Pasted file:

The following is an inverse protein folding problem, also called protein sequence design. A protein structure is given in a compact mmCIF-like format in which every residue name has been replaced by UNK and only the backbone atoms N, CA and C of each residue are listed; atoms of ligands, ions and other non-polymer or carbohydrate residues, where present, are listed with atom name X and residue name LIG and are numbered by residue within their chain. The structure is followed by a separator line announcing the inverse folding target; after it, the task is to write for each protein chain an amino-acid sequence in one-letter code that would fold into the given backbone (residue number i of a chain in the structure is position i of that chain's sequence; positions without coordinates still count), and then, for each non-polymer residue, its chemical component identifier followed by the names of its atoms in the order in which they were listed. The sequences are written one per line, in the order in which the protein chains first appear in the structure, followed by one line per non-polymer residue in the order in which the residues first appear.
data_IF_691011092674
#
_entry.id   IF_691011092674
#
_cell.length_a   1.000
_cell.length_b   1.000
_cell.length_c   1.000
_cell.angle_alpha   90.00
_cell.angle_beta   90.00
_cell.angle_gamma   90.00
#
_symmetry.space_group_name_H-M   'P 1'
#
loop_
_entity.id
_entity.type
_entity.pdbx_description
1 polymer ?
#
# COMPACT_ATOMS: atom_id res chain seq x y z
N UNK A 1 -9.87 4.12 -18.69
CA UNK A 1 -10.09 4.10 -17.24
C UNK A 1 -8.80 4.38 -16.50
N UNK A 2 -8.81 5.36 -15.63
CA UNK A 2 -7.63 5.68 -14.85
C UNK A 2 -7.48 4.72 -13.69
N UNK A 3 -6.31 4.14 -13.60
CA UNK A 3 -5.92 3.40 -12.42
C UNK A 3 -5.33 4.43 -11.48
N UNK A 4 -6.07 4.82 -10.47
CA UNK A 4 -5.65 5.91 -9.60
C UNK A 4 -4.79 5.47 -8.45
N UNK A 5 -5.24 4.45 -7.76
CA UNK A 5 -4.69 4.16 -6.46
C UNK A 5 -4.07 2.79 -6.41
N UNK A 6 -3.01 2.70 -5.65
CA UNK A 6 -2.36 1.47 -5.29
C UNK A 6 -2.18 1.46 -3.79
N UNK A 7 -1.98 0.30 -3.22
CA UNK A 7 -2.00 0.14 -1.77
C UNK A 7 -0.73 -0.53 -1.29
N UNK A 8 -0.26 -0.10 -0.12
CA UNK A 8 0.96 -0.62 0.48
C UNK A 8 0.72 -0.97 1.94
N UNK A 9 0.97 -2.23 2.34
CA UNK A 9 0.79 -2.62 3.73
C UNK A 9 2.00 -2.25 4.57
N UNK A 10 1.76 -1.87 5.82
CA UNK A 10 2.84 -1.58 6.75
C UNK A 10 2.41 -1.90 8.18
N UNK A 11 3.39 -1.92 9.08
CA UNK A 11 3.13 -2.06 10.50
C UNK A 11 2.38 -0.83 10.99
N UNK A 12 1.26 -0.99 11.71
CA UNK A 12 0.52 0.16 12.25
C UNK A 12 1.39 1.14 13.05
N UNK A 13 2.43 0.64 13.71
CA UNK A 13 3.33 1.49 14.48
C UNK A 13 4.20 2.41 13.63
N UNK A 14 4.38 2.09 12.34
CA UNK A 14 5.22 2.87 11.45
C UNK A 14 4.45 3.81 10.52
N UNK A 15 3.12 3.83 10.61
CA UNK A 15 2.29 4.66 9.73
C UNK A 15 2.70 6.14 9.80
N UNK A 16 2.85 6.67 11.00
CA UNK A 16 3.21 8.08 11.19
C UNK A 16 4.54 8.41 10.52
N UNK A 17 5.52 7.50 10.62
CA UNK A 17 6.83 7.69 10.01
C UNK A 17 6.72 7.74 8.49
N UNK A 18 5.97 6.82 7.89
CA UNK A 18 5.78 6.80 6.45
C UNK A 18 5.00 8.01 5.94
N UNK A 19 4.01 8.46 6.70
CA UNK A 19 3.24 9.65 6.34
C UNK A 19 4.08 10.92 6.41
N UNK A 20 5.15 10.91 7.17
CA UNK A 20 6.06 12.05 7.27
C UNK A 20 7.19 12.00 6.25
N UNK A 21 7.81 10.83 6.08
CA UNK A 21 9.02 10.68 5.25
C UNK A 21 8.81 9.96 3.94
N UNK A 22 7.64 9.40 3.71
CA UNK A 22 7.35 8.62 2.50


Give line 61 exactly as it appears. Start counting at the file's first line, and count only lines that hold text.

N UNK A 14 4.38 2.09 12.34